The world's first wiki where authorship really matters (Nature Genetics, 2008). Due credit and reputation for authors. Imagine a global collaborative knowledge base for original thoughts. Search thousands of articles and collaborate with scientists around the globe.

wikigene or wiki gene protein drug chemical gene disease author authorship tracking collaborative publishing evolutionary knowledge reputation system wiki2.0 global collaboration genes proteins drugs chemicals diseases compound
Hoffmann, R. A wiki for the life sciences where authorship matters. Nature Genetics (2008)

Increased excretion of aromatic amino acid catabolites in animals infected with Trypanosoma brucei evansi.

Aromatic amino acid catabolism by Trypanosoma brucei evansi was investigated in vivo using C3HeB/FeJ mice. The major catabolites detected by gas chromatography in the urines of infected animals were phenylpyruvic acid, 4-hydroxyphenylpyruvic acid, and indole-3-pyruvic acid. Identity of each compound was confirmed by gas chromatography-mass spectrometry. Concentrations of catabolites in urine of infected mice were correlated with parasitemia and returned to normal following suramin treatment. Other aromatic amino acid metabolites, including indole-3-acetic acid, indole-3-lactic acid, and 4-hydroxyphenyllactic acid, were detected in urine from infected animals by gas chromatography mass spectrometry, although quantities were too low to be quantified reproducibly. Both phenylpyruvic acid and 4-hydroxyphenylpyruvic acid were also detected in urine of dogs and donkeys experimentally infected in Egypt with a recent field isolate of T. b. evansi. Tryptophan metabolites could not be assayed in dog and urine samples because formalin, which degraded the indole acids, had to be added before the samples could be imported into the U.S. Finally, concentrations of urinary catabolites during infection were correlated with the tyrosine aminotransferase activity in infected mouse sera.[1]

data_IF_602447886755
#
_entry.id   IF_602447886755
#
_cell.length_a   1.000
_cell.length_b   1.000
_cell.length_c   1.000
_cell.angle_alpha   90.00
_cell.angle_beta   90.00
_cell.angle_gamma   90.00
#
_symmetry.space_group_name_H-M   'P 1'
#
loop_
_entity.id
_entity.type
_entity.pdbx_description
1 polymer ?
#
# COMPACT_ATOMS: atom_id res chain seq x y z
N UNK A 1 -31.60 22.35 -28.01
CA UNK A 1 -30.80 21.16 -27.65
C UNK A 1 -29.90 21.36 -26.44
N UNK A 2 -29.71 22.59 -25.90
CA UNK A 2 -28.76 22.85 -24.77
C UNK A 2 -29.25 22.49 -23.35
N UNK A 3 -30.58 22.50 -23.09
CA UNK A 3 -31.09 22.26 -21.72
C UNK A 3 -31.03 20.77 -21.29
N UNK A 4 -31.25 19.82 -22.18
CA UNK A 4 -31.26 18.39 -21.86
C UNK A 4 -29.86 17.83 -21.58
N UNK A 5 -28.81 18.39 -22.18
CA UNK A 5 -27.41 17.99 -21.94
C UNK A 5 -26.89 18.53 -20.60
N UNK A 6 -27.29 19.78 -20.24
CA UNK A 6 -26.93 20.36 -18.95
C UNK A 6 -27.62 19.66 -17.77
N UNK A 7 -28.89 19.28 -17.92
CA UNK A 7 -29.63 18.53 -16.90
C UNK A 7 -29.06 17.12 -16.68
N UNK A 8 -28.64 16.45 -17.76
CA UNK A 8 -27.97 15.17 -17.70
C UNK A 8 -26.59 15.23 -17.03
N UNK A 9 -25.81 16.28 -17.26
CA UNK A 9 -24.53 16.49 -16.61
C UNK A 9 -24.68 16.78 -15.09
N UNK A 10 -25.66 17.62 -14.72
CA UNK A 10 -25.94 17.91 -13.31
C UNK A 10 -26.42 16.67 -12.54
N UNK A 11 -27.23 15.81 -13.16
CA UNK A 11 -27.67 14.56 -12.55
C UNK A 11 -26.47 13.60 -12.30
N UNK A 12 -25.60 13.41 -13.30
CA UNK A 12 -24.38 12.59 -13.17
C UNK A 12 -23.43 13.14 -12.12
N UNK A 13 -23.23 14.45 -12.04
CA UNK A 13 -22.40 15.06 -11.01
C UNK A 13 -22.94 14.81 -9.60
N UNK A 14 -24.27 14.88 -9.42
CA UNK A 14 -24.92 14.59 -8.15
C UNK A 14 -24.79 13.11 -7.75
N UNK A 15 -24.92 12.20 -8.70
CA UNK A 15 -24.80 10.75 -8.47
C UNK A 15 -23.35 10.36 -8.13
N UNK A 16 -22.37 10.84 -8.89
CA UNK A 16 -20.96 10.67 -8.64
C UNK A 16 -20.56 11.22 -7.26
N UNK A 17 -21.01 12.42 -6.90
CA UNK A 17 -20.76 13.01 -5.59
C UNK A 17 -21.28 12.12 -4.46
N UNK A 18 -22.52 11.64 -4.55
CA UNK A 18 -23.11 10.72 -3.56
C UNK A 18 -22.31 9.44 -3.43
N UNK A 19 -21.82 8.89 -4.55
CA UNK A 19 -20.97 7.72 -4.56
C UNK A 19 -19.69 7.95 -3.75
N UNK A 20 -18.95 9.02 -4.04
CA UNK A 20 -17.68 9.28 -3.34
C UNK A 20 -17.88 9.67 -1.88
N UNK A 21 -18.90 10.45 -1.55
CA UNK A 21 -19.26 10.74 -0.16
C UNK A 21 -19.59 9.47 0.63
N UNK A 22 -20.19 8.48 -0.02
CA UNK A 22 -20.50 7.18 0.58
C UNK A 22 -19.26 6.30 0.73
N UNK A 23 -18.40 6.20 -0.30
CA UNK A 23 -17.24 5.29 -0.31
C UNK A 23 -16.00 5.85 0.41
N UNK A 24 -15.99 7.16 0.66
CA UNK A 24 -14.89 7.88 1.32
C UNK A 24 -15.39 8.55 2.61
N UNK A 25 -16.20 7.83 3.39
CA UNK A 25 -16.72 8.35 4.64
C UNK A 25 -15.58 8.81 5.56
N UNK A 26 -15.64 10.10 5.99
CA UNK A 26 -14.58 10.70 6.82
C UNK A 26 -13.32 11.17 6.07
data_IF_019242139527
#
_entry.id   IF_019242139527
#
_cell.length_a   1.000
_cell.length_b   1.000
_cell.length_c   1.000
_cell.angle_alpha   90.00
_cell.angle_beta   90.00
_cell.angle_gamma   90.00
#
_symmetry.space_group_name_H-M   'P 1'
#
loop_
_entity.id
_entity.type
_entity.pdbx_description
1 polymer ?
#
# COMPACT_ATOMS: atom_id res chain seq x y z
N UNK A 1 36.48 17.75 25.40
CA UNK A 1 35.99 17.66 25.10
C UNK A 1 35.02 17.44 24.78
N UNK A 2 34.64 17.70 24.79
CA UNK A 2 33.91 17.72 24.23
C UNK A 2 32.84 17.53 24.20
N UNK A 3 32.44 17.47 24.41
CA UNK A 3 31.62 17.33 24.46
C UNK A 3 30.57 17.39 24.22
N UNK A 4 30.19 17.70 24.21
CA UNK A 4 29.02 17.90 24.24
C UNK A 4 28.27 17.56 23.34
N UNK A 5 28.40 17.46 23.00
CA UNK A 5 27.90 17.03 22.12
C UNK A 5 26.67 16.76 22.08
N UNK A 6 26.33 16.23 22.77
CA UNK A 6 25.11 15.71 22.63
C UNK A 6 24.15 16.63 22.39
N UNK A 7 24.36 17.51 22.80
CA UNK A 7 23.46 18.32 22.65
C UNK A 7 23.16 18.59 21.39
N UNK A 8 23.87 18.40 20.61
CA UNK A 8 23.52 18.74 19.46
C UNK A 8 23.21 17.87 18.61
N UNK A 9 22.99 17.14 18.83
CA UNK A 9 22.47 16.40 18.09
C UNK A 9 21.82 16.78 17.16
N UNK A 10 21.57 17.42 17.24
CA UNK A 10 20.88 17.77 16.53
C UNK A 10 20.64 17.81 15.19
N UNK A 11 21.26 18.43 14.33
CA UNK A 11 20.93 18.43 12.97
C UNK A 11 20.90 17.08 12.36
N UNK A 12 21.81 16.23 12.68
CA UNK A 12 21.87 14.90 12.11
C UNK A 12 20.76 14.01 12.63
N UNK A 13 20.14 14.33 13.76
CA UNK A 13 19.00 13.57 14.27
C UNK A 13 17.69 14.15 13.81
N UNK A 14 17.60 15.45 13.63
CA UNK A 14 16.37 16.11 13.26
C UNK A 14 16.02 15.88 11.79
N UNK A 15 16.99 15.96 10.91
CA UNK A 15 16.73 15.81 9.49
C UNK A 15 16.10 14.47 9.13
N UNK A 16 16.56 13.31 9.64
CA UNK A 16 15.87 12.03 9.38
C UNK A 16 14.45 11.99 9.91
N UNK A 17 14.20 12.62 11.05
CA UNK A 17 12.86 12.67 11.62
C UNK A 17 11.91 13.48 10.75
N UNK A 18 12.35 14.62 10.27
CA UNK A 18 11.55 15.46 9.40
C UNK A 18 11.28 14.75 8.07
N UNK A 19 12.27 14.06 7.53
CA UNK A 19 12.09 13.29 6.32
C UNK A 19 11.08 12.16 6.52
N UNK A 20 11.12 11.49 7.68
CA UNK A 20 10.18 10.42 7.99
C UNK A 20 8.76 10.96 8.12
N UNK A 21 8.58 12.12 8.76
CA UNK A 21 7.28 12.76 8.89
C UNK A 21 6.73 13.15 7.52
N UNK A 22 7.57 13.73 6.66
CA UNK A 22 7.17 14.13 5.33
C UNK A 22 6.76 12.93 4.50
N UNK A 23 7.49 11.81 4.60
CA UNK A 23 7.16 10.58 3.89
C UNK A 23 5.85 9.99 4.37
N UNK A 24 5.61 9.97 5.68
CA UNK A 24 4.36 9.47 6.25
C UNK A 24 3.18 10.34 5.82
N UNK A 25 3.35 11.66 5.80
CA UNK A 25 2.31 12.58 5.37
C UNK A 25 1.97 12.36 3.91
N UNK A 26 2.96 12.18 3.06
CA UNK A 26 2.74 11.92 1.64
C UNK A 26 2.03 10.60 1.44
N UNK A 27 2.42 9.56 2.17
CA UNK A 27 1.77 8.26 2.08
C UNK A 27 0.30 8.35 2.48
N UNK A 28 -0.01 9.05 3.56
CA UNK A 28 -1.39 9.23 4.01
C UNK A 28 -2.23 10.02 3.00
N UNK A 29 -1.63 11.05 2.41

1. Increased excretion of aromatic amino acid catabolites in animals infected with Trypanosoma brucei evansi. El Sawalhy, A., Seed, J.R., Hall, J.E., El Attar, H. J. Parasitol. (1998) [Pubmed]
WikiGenes - Universities